The control circuit shown in FIG. 5 includes a constant voltage circuit 102 interposed between the above said circuit part and the power source 2 so as always to apply to the circuit part a constant voltage. With this arrangement, the detecting circuit including comparator 8 and reference voltage source 53 serves to detect only the information relating to the brightness of the object. To detect whether the voltage of power source 2 is sufficient or not for operating the flash device, a separate detecting circuit is required. To this end, the control circuit shown in FIG. 5 includes additional comparator 103 and reference voltage source 104 connected between voltages sources so as to constitute a second detecting circuit. The comparator 103 has a High level output when the source voltage is sufficiently high. The output from the comparator 103 is applied to one input terminal of AND-gate 105 provided between the aforementioned comparator 8 and magnet 13. The AND-gate 105 produces an output of High level to excite the magnet 13 only when it receives High level output (the brightness of object is low) from the comparator 8 and High level output (the source voltage is sufficient) from the other comparator 103. In all other cases, AND-gate 105 produces an output of Low level and therefore the magnet 13 can not be excited.
While the invention has been particularly shown and described with reference to preferred embodiments thereof, it will be understood by those skilled in the art that the foregoing and other changes in form and details can be made therein without departing from the spirit and scope of the invention.
|Cited Patent||Filing date||Publication date||Applicant||Title|
|US4100554 *||Aug 7, 1975||Jul 11, 1978||Konishiroku Photo Industry Co., Ltd.||Camera|
|US4130356 *||Oct 17, 1977||Dec 19, 1978||Minolta Camera Kabushiki Kaisha||Camera with built-in flash device|
|US4135797 *||Feb 16, 1977||Jan 23, 1979||Fuji Photo Film Co., Ltd.||Shutter lock means for cameras|
|US4140379 *||Mar 31, 1977||Feb 20, 1979||Agfa-Gevaert Ag||Electronic exposure timing circuit for photographic cameras|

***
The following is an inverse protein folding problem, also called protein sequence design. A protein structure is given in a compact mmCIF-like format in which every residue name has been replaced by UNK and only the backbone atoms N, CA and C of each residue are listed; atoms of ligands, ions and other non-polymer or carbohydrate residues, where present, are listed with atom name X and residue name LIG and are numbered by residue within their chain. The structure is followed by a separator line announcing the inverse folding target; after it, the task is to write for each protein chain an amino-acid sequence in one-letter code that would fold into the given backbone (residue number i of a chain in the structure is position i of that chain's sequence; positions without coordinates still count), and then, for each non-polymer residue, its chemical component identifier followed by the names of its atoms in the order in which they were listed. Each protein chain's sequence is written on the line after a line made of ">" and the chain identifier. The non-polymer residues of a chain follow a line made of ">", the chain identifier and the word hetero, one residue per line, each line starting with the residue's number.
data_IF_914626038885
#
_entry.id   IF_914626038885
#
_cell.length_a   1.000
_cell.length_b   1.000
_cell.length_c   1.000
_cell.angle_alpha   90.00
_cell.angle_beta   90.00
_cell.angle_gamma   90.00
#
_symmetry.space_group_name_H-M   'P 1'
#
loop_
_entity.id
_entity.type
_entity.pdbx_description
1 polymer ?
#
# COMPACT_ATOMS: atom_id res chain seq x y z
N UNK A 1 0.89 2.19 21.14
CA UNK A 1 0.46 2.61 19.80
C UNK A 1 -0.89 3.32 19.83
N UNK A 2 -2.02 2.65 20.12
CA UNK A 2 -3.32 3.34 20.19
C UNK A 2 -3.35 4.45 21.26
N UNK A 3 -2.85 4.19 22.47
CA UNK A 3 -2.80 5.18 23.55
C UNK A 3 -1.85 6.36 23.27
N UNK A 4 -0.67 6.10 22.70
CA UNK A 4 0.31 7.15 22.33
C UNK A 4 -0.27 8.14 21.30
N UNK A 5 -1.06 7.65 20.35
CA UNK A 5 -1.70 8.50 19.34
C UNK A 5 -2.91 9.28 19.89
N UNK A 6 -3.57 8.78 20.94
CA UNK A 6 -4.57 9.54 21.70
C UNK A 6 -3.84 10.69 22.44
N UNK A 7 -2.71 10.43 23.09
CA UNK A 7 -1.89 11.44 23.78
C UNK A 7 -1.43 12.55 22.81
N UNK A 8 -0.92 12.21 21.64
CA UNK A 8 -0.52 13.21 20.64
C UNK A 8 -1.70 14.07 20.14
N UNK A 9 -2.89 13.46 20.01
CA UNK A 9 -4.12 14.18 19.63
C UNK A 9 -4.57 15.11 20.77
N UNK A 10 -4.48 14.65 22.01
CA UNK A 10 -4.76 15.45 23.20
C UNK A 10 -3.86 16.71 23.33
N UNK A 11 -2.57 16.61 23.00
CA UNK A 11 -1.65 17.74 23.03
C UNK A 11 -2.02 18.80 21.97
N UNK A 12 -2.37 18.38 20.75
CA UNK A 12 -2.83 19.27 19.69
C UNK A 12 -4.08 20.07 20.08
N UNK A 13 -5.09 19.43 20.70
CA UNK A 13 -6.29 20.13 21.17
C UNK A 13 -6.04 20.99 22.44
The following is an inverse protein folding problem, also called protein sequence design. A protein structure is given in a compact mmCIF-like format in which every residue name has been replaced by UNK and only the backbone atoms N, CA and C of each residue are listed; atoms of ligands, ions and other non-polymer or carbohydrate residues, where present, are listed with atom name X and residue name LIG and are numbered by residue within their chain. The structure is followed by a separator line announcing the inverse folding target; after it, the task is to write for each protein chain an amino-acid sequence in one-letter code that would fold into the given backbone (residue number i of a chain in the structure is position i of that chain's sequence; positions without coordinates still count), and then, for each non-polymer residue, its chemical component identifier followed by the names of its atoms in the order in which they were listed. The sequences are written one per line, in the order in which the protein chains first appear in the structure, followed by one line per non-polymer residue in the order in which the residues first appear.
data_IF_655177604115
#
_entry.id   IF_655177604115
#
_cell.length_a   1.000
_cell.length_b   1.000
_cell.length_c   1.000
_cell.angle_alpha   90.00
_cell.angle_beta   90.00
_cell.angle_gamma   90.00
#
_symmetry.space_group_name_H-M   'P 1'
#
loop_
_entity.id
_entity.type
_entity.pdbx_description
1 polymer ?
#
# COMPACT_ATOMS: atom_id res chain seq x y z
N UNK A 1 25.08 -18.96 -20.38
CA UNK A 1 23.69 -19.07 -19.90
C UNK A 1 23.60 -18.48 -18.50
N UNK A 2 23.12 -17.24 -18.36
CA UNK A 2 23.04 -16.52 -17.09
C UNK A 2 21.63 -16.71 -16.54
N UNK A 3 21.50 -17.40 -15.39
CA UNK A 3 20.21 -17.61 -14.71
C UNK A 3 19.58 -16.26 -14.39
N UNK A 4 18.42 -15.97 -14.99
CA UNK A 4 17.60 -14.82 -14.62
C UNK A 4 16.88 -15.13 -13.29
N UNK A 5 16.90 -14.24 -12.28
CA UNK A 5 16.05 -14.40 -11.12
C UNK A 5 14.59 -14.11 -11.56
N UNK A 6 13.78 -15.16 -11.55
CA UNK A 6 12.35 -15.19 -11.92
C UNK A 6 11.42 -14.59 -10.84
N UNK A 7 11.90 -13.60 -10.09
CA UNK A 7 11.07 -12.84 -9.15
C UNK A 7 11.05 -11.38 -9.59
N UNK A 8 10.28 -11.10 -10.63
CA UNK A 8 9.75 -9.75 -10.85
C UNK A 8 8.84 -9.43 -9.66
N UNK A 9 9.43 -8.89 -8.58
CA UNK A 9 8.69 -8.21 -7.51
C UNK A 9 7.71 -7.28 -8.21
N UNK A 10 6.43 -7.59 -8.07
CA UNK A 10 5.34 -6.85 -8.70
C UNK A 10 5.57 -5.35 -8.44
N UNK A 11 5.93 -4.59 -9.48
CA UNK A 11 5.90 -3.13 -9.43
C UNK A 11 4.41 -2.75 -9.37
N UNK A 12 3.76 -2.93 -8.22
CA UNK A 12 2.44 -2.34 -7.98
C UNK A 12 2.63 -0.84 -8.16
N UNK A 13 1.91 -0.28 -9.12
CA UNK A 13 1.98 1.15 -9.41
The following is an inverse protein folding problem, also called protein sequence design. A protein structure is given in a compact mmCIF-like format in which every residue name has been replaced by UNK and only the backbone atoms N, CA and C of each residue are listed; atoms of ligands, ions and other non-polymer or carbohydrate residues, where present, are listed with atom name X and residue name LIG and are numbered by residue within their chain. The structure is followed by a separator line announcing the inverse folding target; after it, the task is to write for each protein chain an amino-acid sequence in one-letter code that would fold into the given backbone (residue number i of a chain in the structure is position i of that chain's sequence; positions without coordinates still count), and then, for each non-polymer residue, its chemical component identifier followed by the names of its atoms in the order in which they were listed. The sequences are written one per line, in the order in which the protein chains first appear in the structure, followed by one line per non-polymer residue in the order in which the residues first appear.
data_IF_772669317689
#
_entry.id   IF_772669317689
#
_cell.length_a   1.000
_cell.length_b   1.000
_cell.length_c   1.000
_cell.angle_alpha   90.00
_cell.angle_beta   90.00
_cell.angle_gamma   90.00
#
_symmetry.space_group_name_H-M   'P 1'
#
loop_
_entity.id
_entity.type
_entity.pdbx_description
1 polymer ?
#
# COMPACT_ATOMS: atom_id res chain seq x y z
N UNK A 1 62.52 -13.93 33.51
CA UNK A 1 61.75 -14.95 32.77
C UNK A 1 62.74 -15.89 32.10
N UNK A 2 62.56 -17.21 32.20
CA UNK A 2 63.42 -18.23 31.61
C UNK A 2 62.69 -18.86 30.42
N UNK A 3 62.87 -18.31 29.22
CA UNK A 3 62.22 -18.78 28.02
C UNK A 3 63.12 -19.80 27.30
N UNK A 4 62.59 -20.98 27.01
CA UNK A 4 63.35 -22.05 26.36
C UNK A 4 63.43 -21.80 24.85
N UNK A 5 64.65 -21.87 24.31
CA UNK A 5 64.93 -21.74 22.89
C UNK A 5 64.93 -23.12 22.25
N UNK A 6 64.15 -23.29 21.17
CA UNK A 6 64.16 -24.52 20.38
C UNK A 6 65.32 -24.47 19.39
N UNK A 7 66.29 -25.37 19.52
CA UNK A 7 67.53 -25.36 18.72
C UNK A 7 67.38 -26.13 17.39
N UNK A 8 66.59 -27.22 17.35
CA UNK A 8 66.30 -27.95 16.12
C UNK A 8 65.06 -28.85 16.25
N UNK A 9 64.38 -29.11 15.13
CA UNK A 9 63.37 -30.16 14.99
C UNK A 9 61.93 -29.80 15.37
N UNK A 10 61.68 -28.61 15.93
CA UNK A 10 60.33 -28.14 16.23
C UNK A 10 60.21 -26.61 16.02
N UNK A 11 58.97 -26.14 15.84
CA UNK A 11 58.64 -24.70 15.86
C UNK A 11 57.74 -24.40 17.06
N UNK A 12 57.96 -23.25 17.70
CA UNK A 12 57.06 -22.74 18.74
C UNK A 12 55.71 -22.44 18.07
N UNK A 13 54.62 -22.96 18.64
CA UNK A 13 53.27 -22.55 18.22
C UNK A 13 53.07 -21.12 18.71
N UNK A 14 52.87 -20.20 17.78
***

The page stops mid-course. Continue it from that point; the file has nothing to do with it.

|US4153355 *||Sep 6, 1977||May 8, 1979||Canon Kabushiki Kaisha||Camera incorporated with a movable flash light device|
|US4174898 *||May 5, 1978||Nov 20, 1979||Konishiroku Photo Industry Co., Ltd.||Camera|
|US4261658 *||Apr 2, 1979||Apr 14, 1981||Canon Kabushiki Kaisha||Camera|
|Citing Patent||Filing date||Publication date||Applicant||Title|
|US4472042 *||Jun 28, 1982||Sep 18, 1984||West Electric Company, Ltd.||Flash camera|
|US4500191 *||Oct 12, 1982||Feb 19, 1985||Minolta Camera Kabushiki Kaisha||Photography modes switchable camera|
|US4799078 *||Feb 17, 1988||Jan 17, 1989||Minolta Camera Kabushiki Kaisha||Camera with shutter actuated by piezoelectric element and flash light emitting means|
|US4868595 *||Nov 17, 1988||Sep 19, 1989||Minolta Camera Kabushiki Kaisha||Photographic camera|
|US4868597 *||Sep 8, 1988||Sep 19, 1989||Minolta Camera Kabushiki Kaisha||Photographic camera having a piezo-electric actuating element|
|US4873544 *||Jun 8, 1988||Oct 10, 1989||Minolta Camera Kabushiki Kaisha||Photographic camera having a piezo-electric actuating element|
|US4882602 *||Jun 8, 1988||Nov 21, 1989||Minolta Camera Kabushiki Kaisha||Photographic camera having a piezo-electric actuating element|
|US4963916 *||Jun 8, 1988||Oct 16, 1990||Minolta Camera Kabushiki Kaisha||Photographic camera|
|US6850703 *||Feb 25, 2002||Feb 1, 2005||Sony Corporation||Pop-up mechanism of flashing apparatus and camera apparatus equipped with the flashing apparatus|
|US20020122666 *||Feb 25, 2002||Sep 5, 2002||Yoshiya Miyazaki||Pop-up machanism of flashing apparatus and camera apparatus equipped with the flashing apparatus|
|U.S. Classification||396/165, 396/177|
|May 21, 1981||AS||Assignment|
Owner name: NIPPON KOGAKU K.K. 2-3, MARUNOUCHI 3-CHOME, CHIYOD
Free format text: ASSIGNMENT OF ASSIGNORS INTEREST.;ASSIGNORS:WAKABAYASHI HIROSHI;KAZAMI KAZUYUKI;OHTSUBO YOSHIAKI;AND OTHERS;REEL/FRAME:003889/0519
Effective date: 19810514
|Apr 3, 1987||FPAY||Fee payment|
Year of fee payment: 4
|Jun 17, 1988||AS||Assignment|
Owner name: NIKON CORPORATION, 2-3, MARUNOUCHI 3-CHOME, CHIYOD
Free format text: CHANGE OF NAME;ASSIGNOR:NIPPON KOGAKU, K.K.;REEL/FRAME:004935/0584
|Mar 27, 1991||FPAY||Fee payment|
Year of fee payment: 8
|Mar 28, 1995||FPAY||Fee payment|
Year of fee payment: 12